A Basic Guide to COBRA Coverage

Posted on by Ink Well Mag

Employee Health Assessment FormHealth insurance coverage for employees is complicated. Currently, under Obamacare, companies with at least 50 employees need to provide coverage. States, meanwhile, may have their respective rules. Overall, businesses with 20 employees or more may have to provide COBRA.

What Is COBRA?

COBRA stands for Consolidated Omnibus Budget Reconciliation Act, a federal law enacted in 1986. With it, employees gain the right to continue their insurance coverage and receive benefits they may otherwise have lost once they are no longer connected to the company.

There are many events that can trigger thew administration of COBRA. These include layoffs, voluntary job loss, divorce, an employee’s death, and reduced working hours. The experts at Proview Global also add that those who may no longer be covered by their parents’ health insurance can also qualify for COBRA. A job loss resulting from gross misconduct is not part of the qualification.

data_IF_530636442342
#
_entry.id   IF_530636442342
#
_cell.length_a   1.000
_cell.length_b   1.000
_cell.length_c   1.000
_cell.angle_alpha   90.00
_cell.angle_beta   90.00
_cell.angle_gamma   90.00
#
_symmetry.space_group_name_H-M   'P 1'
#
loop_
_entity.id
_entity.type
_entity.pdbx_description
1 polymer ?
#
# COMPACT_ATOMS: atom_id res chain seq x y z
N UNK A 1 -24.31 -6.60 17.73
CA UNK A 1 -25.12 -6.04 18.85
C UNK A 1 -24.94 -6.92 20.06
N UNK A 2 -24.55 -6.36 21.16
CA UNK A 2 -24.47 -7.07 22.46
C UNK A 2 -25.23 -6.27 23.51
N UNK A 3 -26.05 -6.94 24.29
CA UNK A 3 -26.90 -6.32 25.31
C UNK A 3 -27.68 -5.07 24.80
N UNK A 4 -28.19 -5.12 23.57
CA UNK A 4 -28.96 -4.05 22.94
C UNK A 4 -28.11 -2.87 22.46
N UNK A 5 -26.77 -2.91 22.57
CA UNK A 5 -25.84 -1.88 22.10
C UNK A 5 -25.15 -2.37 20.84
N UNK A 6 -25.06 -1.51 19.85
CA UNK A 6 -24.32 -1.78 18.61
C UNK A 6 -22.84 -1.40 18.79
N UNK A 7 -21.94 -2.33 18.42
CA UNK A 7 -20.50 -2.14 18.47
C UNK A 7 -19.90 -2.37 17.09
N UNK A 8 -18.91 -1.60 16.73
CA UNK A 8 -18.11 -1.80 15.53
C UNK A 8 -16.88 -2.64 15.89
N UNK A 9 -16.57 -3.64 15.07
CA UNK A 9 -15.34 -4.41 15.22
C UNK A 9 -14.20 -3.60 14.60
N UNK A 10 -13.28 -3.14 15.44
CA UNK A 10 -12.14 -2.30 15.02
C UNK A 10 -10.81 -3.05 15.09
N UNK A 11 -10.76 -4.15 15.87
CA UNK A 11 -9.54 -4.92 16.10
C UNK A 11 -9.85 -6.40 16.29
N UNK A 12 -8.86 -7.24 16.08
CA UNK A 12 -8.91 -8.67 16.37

COBRA can cover not only the employees but also their immediate family and dependents. Those who use Medicare and do not qualify for the group health plan are excluded.

Your Responsibilities

This coverage does not last forever. It can be good for 18 to 36 months, depending on the triggered event. It could be because the burden of communication and costs are quite high. Employees pay the full cost of the coverage, which can be up to 102% to 150% of the premium cost, the excess of which may pay for administrative charges.

Moreover, employers bear the brunt of communicating the coverage timely. You need to notify the administrator, who is usually the insurance company, about the triggered event within 30 to 60 days depending on the reason, after which you have to inform the employee about the notice within 14 days. Employees have only 60 days from the notice to inform the employer if they would take advantage of the coverage.

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As a company, you should not take COBRA lightly especially when penalties can be stiff, but you also cannot afford to compromise other HR functions. To save you the hassle, consider outsourcing COBRA administration.